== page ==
A Law Career

Divorce And Credit Card Debt: The Basics

by Ruby Mckinney

Getting divorced is a difficult experience in the best of circumstances, but it's even more complicated when a large amount of credit card debt is involved. Credit card obligations cannot be ignored, however, even when a marriage is dissolving. Not dealing effectively with this issue could put your financial future at risk. This article looks at some of the basic facts you need to know concerning this serious topic. 


Perhaps the key question regarding the issue of credit card debt and divorce is whether you are responsible for the debt. A crucial factor is the state law where you live. State laws on this matter fall under two categories: common law or community property. Here is a closer look at each

Common Law 

Generally, in common law states, which are the majority, you are only responsible for a credit card debt if your name is on the agreement. So, if your spouse ran up a large debt on a card with only his or her name on the agreement, then you are not legally responsible for the debt in most cases. A possible exception to this rule is when the debt is incurred for something that benefits the entire family.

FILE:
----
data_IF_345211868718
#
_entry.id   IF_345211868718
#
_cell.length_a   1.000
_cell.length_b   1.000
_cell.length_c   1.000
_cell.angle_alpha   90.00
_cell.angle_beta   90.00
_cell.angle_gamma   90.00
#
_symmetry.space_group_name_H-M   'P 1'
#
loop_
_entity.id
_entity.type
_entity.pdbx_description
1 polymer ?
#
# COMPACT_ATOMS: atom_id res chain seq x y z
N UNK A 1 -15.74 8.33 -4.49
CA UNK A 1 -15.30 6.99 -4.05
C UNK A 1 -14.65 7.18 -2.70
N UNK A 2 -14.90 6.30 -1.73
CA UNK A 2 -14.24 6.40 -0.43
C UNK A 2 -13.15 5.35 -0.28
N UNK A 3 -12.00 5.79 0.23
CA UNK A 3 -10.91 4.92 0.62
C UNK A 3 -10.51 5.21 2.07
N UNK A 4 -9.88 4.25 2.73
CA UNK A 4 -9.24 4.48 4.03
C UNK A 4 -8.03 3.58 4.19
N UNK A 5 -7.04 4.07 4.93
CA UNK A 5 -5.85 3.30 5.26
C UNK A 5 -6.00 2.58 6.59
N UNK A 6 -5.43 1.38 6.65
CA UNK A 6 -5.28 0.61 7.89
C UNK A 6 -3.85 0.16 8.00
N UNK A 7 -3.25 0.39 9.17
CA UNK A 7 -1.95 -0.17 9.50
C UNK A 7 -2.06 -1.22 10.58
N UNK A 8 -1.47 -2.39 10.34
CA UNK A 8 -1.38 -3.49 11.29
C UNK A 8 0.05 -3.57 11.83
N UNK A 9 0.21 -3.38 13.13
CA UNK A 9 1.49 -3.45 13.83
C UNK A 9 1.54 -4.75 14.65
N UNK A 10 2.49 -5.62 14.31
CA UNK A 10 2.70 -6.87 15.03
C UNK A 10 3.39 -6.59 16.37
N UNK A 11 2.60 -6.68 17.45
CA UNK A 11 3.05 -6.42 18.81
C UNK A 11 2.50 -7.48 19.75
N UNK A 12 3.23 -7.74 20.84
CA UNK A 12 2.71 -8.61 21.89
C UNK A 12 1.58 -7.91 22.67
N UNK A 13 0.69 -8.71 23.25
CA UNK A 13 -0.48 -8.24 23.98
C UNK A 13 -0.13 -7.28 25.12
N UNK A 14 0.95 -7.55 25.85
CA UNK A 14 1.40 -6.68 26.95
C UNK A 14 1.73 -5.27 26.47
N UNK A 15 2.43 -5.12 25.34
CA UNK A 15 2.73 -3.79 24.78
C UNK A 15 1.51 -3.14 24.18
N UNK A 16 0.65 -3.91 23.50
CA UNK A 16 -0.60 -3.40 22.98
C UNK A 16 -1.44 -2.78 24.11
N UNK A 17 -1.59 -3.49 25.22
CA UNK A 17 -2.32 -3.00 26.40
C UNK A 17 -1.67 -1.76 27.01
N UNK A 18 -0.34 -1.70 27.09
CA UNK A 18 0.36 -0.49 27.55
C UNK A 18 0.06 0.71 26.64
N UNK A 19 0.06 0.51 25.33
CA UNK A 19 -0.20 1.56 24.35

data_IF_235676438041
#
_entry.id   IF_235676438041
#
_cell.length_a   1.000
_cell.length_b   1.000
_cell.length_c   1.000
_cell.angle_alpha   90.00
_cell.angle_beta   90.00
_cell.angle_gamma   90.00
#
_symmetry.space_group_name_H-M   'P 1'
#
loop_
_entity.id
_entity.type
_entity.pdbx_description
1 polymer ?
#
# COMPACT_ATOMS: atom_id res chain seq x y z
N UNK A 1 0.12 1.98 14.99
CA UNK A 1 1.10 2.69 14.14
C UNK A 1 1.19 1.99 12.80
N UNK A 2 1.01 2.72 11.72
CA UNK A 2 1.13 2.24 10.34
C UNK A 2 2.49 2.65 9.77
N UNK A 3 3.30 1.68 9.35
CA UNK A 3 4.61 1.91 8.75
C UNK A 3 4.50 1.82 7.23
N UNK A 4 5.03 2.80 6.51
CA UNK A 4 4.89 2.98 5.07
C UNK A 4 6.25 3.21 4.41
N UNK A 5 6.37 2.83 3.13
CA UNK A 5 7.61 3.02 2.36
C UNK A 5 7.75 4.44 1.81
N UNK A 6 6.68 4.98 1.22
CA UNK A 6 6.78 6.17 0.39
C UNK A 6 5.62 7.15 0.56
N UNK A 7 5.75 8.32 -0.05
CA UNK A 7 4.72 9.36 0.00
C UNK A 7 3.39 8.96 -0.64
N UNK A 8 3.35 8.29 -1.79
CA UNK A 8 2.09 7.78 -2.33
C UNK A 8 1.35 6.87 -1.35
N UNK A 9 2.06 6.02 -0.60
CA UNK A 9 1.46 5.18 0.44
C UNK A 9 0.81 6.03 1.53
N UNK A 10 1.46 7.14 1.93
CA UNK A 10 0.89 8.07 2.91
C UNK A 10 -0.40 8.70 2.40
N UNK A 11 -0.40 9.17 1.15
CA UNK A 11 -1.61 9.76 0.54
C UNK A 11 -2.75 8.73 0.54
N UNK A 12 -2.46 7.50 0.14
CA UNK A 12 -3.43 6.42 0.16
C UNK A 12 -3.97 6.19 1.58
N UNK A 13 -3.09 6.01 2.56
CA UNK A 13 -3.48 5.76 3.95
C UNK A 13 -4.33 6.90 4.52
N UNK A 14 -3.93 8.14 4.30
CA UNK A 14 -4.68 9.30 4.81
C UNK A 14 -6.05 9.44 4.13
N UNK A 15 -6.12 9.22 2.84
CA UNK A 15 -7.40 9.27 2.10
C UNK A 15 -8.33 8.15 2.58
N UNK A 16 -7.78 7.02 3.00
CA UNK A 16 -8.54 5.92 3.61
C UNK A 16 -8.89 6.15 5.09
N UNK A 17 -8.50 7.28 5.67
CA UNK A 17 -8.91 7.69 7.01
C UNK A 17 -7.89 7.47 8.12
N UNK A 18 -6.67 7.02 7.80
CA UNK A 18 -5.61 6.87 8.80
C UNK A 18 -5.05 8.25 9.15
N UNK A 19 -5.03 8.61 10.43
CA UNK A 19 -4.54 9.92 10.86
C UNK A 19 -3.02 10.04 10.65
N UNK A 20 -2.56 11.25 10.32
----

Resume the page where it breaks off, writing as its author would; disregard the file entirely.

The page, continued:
Community Property 

A minority of states follow the principle of community property, which says that debts incurred during the marriage are the responsibility of both spouses. This means that you are generally responsible for any credit card debt that accumulated during the marriage, even if the debt involved was on a card that was in your spouse's name alone. 

Even though all states follow one of these two legal principles, there are typically certain variations that apply, depending on the specific laws in your state. 

Protecting Yourself 

The best way to protect yourself from the complications of credit card debt and divorce is to eliminate the debt before the divorce proceeds and then close the accounts. This, of course, depends on whether you are in a strong enough position financially to pay off the debt and whether you spouse agrees to pay his or her fair share. 

If the two of you are not able to pay off the debt, then another possibility is to close all of your joint accounts and have equal shares of the money put into separate accounts. 

Credit card debt and divorce is a thorny issue that must be addressed efficiently to avoid potential financial distress. For more information, consult an attorney with experience in these matters. Contact a legal group like Baudler, Maus, Forman, Kritzer & Wagner, LLP for more details.